This braise is straight from the street stalls and rice shops of Bangkok’s Chinatown. It can be served wet – that is, as a soup – or dry, as here, when it is more like a dish of braised vegetables. The Westerner in me wants to suggest you use stock for this, but in fact plain water is used on the street. Almost any type of Chinese green-leafed vegetable can be thrown into the mix, along with the roast duck (or pork) from a Chinatown barbeque shop. Yellow bean sauce can usually be found just down the road from the barbeque shop, in any Asian grocer. It’s almost like unstrained soy sauce or miso – look for one containing whole soy beans. I find this dish tastes much better the next day, and it will keep well for several days – just bring it to the boil every few days to keep it sweet.
Heat the oil in a large saucepan and fry the garlic paste until just golden. Add the yellow bean sauce and continue to fry until golden and aromatic. Pour in the stock or water and add all the prepared vegetables and the oyster and soy sauce.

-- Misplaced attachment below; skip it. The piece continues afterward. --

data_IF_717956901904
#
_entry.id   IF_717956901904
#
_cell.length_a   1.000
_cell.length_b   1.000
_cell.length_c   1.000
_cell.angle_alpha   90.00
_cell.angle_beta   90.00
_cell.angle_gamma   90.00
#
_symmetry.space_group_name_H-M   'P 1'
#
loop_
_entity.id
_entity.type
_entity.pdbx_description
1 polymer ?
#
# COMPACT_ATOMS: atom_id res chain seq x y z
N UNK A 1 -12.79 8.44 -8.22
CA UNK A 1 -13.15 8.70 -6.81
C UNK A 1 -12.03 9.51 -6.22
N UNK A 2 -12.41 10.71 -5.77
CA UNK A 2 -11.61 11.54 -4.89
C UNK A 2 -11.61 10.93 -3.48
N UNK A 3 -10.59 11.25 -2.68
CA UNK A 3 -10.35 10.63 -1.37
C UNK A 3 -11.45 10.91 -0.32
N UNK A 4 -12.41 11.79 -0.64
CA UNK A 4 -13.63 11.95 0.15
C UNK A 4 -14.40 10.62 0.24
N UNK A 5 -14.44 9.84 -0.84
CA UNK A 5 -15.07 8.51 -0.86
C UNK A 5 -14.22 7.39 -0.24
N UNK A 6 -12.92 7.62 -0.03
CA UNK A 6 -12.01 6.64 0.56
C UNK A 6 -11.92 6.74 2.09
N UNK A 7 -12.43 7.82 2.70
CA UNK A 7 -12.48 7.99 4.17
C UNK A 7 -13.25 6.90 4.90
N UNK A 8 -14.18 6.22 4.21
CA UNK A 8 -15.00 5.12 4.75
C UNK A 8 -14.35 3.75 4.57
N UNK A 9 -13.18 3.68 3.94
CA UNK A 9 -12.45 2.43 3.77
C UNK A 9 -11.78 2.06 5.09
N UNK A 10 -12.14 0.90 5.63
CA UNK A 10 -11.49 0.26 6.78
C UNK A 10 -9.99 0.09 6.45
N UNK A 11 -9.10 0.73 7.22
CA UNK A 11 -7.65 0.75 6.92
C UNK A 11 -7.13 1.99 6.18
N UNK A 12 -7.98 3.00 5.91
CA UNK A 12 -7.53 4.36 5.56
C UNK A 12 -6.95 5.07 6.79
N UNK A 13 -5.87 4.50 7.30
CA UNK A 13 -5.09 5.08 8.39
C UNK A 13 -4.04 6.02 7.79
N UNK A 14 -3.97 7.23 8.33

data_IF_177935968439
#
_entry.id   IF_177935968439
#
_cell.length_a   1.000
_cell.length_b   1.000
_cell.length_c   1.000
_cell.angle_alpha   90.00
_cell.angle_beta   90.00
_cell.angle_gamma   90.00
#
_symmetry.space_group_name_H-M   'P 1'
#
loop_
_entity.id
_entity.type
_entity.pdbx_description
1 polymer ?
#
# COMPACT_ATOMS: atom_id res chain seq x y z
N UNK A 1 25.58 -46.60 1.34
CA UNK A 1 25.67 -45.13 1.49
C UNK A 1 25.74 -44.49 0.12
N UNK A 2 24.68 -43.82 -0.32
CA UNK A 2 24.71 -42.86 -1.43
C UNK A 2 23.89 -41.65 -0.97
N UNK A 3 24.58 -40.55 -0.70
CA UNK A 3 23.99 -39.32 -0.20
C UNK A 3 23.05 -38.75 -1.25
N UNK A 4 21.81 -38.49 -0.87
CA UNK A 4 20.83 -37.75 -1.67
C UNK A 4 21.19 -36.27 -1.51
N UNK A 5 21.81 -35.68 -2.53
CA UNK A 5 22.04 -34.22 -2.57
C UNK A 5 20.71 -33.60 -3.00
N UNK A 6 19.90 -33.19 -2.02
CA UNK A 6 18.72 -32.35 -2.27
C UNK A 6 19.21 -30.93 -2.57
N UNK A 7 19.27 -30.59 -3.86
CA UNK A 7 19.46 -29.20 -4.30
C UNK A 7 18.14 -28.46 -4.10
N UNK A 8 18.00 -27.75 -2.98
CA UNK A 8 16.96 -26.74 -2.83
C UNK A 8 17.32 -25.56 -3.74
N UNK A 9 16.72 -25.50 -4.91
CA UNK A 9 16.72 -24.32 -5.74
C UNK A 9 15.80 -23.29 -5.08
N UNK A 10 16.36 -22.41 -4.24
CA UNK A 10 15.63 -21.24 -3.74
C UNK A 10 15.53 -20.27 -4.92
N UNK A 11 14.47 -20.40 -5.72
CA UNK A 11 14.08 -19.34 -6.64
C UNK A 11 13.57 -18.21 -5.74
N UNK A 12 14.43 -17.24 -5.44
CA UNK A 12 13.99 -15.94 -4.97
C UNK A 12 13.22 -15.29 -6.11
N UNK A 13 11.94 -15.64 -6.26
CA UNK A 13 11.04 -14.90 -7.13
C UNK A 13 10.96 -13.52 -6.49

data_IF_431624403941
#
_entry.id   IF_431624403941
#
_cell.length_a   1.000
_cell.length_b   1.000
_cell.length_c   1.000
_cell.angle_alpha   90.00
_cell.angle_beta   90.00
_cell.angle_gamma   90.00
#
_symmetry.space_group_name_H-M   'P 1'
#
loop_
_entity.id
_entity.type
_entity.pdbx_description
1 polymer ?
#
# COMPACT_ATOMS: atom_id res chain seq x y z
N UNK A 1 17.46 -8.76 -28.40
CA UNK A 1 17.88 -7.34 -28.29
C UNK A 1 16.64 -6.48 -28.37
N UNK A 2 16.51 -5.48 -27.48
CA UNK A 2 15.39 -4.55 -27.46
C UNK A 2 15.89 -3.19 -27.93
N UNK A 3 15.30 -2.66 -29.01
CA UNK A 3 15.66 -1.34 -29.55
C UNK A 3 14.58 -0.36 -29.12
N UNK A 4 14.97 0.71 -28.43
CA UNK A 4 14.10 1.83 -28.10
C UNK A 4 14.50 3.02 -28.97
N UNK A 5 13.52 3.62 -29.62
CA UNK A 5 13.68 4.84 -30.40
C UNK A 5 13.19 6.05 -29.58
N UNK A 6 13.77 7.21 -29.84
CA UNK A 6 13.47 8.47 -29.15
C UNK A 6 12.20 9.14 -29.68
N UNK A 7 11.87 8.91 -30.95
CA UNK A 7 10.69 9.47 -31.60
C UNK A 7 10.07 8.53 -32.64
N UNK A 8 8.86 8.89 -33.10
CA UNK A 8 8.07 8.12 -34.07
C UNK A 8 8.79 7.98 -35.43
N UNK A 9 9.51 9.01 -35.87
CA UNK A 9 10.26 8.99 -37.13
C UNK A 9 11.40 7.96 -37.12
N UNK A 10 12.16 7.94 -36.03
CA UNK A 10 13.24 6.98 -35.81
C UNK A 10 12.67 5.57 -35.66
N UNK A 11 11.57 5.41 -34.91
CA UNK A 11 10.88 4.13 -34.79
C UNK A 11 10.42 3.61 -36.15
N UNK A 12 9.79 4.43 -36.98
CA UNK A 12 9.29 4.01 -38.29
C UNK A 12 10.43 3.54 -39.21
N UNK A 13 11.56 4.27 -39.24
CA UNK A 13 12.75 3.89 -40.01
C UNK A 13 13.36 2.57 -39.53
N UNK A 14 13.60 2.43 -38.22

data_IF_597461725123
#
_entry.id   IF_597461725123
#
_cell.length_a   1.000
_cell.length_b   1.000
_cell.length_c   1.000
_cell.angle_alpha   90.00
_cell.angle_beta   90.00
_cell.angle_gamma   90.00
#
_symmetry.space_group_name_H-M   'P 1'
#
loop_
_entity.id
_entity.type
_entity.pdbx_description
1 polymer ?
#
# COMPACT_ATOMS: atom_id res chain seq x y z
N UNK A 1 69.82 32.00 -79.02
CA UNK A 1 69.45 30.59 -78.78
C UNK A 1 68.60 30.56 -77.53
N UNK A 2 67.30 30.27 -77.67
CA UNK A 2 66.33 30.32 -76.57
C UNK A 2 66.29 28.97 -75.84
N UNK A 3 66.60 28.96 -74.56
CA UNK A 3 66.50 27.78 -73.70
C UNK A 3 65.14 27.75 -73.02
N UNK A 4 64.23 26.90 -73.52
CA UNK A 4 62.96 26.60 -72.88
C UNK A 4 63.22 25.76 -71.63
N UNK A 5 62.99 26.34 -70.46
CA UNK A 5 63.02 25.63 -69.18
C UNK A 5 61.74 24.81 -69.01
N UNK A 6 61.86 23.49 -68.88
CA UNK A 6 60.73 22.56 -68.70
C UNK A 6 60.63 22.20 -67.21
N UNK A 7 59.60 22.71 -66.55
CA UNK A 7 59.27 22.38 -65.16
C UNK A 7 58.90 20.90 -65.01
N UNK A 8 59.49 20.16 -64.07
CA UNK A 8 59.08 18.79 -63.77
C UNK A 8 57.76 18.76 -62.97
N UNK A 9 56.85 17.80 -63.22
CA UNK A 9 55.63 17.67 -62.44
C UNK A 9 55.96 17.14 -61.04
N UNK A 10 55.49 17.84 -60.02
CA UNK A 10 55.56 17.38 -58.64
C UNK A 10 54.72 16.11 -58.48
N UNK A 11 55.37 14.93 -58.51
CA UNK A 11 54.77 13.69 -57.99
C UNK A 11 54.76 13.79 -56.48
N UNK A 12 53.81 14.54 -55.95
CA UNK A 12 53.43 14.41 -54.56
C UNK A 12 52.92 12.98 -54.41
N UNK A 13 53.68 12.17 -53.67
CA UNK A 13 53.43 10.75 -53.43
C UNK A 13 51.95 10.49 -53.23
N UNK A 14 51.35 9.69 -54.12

Bring to the boil, then turn down the heat and simmer gently for 2 or so hours, stirring every so often to prevent it catching. During the cooking time, skim the surface and replenish with water as required. Allow to cool overnight.
The next day, return to the boil and check the seasoning: the liquid should taste rich and slightly salty – adjust with additional soy sauce. When ready to serve, add the sliced duck and simmer for a minute or so to warm through, then serve the duck and vegetables with just a little of the liquid poured over and sprinkled with pepper.
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